any minority views filed by members of the ACUC.
(5) A copy of the U.S. Department of Agriculture (USDA) Annual Report will be furnished to the Authorized NASA Official.
S 1232.106 Management authority and responsibility.
(a) Authorized NASA Official. The Authorized NASA Official is the NASA Administrator's representative and is responsible for all NASA activities involving animal subjects. This individual is responsible for implementation of the provisions of this rule and for ensuring that agency programs involving animal subjects comply fully with all applicable laws, regulations, and guidelines.
(b) Field Installation Director. The Field Installation Director is responsible for and has the authority to:
(c) NASA Field Installation(s) ACUC Responsibility. Each NASA
Field Installation ACUC is responsible to its Field Installation
Director for the activities described in S 1232.104 (c) and S
1232.105 (b) (c) (d) (e) and (h).
(d) Research or Flight Program Manager Responsibility. The Research or Flight Program Manager is responsible for ascertaining the presence of the required PHS Assurance file number for proposals involving animal subjects received from non- NASA institutions, and a statement of ACUC review and approval of all NASA and non-NASA proposals involving animal subjects. No awards for activities involving animal subjects can be made without this documentation [see S1232.104 (b) and (d) and S 1232.105 (b)].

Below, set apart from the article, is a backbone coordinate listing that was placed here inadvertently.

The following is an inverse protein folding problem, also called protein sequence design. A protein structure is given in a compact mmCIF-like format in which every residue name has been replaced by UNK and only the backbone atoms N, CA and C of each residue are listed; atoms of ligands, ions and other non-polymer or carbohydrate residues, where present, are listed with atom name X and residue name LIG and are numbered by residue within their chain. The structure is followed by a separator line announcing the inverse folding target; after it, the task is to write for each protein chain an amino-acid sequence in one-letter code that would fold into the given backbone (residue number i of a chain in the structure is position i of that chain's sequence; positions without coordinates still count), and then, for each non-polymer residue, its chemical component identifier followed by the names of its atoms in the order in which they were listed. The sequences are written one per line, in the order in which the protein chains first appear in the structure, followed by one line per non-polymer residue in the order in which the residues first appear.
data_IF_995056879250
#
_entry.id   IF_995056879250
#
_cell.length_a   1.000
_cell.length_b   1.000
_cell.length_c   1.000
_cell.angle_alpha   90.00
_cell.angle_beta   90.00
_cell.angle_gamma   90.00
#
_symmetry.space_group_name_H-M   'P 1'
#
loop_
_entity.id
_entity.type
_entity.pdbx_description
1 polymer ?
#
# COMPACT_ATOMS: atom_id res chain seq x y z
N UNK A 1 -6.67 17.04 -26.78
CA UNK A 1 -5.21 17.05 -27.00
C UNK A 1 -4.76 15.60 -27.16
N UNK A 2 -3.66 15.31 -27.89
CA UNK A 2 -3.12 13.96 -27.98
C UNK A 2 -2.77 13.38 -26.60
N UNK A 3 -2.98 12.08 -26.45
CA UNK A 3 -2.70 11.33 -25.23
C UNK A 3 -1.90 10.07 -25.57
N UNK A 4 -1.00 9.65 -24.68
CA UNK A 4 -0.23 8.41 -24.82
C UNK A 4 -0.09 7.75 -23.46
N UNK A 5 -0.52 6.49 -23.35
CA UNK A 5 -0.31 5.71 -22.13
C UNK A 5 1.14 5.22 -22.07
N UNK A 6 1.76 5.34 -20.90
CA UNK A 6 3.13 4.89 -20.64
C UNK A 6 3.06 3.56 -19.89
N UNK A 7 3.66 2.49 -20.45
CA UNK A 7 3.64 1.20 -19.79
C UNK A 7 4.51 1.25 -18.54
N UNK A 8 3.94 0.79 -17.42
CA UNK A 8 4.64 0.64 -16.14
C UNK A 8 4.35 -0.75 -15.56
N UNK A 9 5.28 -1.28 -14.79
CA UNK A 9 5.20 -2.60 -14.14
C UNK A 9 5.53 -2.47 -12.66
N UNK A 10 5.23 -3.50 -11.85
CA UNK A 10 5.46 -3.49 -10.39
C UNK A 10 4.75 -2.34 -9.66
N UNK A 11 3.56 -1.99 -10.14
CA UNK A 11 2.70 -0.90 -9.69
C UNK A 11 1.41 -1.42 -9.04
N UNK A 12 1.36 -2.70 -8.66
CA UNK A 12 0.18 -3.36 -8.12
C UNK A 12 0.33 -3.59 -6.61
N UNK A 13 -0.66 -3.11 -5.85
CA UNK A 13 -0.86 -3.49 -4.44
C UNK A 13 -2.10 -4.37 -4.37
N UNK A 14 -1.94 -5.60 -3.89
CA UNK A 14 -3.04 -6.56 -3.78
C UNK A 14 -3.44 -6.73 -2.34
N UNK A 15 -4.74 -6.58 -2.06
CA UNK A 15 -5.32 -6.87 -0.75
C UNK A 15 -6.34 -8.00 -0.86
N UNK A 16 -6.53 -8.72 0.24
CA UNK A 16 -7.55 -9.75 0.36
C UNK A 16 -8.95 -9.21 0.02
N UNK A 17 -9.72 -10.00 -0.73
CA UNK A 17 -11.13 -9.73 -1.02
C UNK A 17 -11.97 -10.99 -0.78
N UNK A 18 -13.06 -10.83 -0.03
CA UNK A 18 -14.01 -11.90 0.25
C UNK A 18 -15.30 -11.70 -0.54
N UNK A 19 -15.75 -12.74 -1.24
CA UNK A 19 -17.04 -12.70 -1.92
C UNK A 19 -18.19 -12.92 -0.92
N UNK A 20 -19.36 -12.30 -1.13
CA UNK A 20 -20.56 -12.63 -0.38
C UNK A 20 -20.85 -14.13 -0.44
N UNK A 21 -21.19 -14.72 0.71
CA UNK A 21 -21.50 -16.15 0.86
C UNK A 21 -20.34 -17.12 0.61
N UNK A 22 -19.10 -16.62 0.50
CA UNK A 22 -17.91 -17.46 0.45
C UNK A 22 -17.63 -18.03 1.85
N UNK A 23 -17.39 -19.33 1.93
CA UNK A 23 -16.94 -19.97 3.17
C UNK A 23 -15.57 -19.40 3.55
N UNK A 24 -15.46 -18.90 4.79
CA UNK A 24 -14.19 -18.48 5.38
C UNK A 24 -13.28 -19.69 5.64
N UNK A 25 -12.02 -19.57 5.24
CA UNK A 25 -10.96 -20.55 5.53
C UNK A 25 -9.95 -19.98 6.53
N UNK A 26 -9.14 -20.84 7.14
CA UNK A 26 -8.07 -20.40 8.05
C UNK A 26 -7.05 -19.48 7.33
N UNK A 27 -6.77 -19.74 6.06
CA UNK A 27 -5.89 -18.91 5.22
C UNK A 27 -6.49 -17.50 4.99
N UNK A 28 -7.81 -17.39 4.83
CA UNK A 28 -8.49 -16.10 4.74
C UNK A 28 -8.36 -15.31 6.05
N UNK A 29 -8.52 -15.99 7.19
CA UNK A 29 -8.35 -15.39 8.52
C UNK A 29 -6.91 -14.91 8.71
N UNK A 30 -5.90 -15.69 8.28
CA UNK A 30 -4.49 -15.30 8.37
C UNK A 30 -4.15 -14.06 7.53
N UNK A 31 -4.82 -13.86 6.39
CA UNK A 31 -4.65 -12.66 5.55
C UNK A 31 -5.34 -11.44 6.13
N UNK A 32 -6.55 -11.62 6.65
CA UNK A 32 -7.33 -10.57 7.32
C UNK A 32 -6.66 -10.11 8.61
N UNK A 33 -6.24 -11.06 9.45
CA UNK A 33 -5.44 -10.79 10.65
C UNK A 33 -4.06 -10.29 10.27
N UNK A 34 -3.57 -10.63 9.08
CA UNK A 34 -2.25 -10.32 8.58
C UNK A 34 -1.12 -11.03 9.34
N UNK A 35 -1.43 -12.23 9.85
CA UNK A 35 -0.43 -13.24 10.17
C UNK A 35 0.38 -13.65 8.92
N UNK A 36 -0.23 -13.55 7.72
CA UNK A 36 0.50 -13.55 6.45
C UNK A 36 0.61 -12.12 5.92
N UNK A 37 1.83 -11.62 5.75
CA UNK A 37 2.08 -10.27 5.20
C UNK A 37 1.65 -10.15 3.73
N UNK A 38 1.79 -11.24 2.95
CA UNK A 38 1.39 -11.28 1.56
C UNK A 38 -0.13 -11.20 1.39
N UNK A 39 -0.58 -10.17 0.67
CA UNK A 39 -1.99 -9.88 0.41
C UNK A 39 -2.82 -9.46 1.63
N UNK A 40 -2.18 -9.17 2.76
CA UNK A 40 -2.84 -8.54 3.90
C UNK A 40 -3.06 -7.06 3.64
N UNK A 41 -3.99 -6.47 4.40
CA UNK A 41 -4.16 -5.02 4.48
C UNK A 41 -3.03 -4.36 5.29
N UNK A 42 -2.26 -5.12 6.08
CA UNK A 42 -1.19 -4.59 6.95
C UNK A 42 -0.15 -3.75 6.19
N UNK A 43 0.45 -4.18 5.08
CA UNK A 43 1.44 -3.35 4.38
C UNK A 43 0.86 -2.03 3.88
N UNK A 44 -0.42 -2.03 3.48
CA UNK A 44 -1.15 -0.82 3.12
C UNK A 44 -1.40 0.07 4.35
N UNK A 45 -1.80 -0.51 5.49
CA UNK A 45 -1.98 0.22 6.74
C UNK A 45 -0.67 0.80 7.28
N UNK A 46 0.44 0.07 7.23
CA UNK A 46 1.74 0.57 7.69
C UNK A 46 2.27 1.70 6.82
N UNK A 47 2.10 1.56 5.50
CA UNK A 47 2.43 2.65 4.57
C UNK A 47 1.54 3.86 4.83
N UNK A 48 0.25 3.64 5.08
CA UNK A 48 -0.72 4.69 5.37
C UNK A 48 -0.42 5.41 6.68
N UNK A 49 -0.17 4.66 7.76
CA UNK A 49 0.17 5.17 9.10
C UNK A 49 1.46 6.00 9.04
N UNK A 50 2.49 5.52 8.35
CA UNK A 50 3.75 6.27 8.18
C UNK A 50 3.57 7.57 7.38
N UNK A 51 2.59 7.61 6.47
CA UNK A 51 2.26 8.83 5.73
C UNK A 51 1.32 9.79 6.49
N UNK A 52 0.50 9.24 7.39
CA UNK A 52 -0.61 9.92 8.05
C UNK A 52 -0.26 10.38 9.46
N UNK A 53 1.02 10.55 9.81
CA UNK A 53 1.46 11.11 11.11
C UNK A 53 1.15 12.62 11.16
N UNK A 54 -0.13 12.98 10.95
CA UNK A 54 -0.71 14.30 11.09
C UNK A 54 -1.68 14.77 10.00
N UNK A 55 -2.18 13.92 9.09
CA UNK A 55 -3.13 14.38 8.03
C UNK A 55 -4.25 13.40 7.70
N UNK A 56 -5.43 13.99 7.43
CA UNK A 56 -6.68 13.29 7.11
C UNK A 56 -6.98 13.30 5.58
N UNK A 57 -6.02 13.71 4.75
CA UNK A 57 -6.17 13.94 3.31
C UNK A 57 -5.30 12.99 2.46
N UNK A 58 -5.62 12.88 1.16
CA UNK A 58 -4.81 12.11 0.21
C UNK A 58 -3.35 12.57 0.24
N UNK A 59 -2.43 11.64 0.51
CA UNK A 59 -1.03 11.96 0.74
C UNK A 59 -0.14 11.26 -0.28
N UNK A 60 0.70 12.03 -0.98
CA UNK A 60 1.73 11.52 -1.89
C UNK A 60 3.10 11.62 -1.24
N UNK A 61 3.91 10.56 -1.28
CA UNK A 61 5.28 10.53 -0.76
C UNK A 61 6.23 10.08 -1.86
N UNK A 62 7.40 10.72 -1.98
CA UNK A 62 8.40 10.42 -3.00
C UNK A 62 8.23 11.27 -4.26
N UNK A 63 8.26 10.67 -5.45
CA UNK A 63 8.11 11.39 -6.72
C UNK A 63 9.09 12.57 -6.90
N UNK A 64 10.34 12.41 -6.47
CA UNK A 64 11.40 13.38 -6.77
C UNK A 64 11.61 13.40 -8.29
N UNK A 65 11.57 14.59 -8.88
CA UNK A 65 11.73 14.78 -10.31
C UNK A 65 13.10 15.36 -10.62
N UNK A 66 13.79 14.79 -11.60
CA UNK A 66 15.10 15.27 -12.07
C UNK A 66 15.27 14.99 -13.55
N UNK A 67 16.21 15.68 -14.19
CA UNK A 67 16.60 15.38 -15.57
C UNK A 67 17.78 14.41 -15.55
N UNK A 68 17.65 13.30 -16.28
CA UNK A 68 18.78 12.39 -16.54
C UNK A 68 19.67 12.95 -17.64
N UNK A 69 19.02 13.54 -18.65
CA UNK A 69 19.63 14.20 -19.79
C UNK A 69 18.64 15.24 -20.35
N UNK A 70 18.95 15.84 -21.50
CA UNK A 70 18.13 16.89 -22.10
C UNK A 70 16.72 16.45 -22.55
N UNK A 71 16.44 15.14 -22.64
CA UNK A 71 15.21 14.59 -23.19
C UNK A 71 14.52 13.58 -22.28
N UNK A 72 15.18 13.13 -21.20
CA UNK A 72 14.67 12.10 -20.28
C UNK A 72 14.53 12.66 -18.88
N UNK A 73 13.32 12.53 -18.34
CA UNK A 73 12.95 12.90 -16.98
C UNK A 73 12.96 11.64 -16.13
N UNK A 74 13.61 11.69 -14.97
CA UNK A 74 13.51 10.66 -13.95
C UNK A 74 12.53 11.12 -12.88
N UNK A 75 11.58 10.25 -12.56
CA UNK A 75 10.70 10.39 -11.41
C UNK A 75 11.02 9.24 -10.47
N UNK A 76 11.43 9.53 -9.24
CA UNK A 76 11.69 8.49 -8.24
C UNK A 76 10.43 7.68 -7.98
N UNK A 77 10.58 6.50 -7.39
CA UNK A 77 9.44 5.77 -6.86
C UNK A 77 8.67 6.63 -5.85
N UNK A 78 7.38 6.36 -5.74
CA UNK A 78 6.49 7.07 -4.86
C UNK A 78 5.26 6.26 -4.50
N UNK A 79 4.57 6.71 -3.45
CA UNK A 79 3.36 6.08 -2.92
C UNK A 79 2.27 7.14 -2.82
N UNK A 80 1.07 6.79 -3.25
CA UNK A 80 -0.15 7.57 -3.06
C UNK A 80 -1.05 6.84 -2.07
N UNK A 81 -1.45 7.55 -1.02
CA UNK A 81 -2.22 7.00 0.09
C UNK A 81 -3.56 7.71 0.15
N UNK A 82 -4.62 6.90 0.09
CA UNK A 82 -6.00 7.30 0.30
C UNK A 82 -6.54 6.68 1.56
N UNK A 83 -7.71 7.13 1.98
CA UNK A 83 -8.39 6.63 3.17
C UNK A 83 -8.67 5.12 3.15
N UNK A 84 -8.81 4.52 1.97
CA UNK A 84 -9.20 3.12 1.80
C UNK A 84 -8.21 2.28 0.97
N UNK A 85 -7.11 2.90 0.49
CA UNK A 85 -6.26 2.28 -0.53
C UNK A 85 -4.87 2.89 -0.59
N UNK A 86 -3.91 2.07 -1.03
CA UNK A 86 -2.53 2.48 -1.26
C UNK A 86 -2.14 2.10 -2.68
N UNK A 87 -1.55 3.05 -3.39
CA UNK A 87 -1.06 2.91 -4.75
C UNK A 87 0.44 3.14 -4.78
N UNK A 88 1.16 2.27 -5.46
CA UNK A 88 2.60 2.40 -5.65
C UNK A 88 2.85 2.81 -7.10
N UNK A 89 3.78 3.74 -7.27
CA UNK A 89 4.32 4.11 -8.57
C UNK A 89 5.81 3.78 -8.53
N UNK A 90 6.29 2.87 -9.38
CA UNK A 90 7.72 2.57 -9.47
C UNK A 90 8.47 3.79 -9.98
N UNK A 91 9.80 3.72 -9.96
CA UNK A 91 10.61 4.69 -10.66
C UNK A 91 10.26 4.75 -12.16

(e) NASA Veterinarian(s) Responsibility. NASA veterinarian(s) have direct or delegated authority and responsibility for activities involving animal subjects at their field installation. Such authority and responsibilities shall include recommending approval or disapproval of procedures involving animal subjects as a member of the ACUC, continual monitoring of these activities, surveillance of the health and condition of animal subjects, and reporting any observed deviations from approved procedures involving animal subjects to the Field Installation Director and the ACUC. In the case of deviation from ACUC- approved practices or procedures, the veterinarian shall have the authority to immediately halt such procedures until they are reviewed and resolved by the ACUC. In cases of a conflict concerning animal usage by an investigator that cannot be resolved between him/her and the veterinarian, the matter may be brought to the attention of the Field Installation ACUC for review and recommendation for action as set forth in this rule. Whereas the performance of the veterinarian's duties can be delegated to other qualified individuals, the ultimate responsibility rests with the veterinarian. This responsibility extends not only to the Animal Care Facility (ACF), but also to other locations where animal subjects are used. Other specific areas of responsibility and authority vested in the veterinarian are: